7 Ways to Help Siblings Warm Up to a New Baby
Bringing home a sibling for your first child is an incredible gift. Most kids – about 80% – are raised with at least one brother or sister. Your kids will grow up together and have each other’s support and connection for a lifetime!
However, the older sibling doesn’t always welcome the new addition with joy, do they? We’ve all heard stories of kids who want their parents to send back the new baby!
Here are some ideas to avoid having to return yours:
- Share the general sense of excitement with the older sibling. Even though toddlers won’t understand your pregnancy – or the long wait! – you can tell them when they start asking about your growing belly, clothes, or bassinet.
- Explain to the big sibling what will happen when the baby arrives. Tell them you’ll go to the hospital to have the baby and stay a day or two. Tell them babies need your attention – they cry and need lots of feeding and diaper changes. Reassure your older child that none of that means you love them any less!
- Greet the older sibling with empty, open arms when they come to see you and give them a big hug! They’ve missed you and need that reassurance. Then, the two of you can “look for the new baby” and find them nearby in someone else’s arms. I’ll never forget how much fun that was for my first child and his look of awe when he watched his baby sister lying in the hospital bassinet.
- Have the older sibling bring the baby a small gift they chose with you ahead of time. Socks, a hat, or a book work well! And – magically – the new baby may give their sibling a special treat too.
- Talk early and often about how lucky they are to have each other. The older sibling is indeed lucky to have a new baby and how wonderful that the new baby has a great brother or sister! This “brainwashes” them from an early age to be on each other’s team.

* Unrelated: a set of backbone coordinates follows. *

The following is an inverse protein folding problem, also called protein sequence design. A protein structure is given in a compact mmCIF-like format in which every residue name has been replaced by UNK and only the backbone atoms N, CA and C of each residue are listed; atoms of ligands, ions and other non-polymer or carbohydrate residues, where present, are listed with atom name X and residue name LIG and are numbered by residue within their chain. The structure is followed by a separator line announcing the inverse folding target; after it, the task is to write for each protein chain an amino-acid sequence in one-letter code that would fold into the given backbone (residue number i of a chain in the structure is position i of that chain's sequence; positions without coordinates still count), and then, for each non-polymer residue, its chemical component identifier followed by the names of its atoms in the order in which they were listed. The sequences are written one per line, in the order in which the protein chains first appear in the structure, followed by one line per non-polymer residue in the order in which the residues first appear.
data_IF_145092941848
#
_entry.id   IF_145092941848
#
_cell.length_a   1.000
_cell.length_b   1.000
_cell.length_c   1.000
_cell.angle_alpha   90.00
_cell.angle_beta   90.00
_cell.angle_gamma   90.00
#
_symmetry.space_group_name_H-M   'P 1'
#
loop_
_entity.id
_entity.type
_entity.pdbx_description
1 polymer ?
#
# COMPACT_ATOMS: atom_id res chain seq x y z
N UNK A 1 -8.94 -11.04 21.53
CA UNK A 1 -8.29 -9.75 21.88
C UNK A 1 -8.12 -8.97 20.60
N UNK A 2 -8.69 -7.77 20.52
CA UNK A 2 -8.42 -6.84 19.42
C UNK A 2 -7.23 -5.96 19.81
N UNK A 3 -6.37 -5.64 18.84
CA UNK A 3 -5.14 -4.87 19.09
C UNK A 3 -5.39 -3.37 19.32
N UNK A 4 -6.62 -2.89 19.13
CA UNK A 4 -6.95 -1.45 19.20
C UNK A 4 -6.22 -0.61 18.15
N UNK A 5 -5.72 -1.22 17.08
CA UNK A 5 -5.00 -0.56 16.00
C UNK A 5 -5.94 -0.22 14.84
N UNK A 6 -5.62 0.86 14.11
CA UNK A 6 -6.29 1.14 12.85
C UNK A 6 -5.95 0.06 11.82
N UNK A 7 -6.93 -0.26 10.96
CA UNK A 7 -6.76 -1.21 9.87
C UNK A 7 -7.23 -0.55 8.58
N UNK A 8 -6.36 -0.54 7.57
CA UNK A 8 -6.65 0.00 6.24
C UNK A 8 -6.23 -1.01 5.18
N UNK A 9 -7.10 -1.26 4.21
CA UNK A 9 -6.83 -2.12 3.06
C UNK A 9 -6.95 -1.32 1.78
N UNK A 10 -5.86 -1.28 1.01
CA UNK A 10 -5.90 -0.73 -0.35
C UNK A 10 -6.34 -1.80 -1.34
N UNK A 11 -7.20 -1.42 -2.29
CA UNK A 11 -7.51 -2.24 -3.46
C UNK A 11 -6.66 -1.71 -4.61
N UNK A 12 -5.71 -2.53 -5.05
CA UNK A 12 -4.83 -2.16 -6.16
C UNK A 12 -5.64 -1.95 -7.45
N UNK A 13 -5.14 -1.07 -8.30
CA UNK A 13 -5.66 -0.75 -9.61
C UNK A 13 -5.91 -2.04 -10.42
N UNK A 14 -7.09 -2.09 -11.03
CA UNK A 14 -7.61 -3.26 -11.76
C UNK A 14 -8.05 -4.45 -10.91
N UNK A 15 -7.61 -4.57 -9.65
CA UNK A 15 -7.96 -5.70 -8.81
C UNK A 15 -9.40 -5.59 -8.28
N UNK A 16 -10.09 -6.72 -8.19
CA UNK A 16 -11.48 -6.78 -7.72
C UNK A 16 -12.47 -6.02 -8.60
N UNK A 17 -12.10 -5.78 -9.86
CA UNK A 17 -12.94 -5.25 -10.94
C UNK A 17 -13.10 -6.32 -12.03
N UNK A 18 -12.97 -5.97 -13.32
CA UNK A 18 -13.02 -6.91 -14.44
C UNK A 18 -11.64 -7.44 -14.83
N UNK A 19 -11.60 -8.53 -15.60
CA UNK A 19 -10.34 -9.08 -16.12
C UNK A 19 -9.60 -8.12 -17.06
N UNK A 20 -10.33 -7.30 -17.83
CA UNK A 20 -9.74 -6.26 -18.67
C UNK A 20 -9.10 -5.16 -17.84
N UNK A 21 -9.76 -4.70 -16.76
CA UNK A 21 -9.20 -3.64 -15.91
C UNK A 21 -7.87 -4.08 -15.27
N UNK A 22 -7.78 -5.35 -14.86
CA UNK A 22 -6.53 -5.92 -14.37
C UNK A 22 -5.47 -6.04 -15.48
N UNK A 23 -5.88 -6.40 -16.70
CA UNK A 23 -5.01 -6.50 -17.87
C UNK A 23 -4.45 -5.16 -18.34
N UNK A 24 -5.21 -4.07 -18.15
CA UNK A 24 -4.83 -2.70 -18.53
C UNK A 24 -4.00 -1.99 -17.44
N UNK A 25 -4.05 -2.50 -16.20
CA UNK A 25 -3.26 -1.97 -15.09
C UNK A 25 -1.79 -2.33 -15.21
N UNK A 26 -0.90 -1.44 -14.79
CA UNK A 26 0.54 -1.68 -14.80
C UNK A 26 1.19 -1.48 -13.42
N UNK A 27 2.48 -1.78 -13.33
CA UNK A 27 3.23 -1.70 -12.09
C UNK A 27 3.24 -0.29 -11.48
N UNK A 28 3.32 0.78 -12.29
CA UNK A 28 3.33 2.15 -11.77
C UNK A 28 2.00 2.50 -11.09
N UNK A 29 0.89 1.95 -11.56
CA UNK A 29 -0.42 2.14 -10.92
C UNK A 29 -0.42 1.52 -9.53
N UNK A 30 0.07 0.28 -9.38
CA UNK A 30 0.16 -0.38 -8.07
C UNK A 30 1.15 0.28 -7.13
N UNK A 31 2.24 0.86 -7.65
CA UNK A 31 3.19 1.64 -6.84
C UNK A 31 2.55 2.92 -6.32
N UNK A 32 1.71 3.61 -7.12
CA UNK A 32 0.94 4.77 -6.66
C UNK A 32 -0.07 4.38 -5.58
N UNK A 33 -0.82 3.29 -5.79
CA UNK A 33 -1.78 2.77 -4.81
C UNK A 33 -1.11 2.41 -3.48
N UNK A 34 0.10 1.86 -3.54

- Let the older child help care for the new baby. They can choose clothes and blankets, and bring you a diaper for a change. When the baby cries, it may upset and worry your older child. You can help by teaching them some of the reasons babies cry. Ask, “Why do you think they’re crying? Are they hungry? Or wet?” Your older child may benefit from having a baby doll to care for too.
- Try to spend some one-on-one time with the older child each day (even though you’ll be tired). This also works to help an older sibling who’s started to act out or regress in their development. It’s common for the older sibling to start having trouble sleeping alone or toileting accidents. As hard as it may feel, spending extra time just with them to read, play, or go out for a little trip will often help.
And one last word – many parents worry that having a second child will change the way they feel about the first. Can they love another child? Will it somehow hurt their bond with number one? To this I urge you to believe there’s room in your and your child’s hearts for the new baby!
Find more resources for parents:
Sibling Squabbles? Turn the Tussles into Giggles
The American Academy of Pediatrics:
Preparing Your Family for a New Baby
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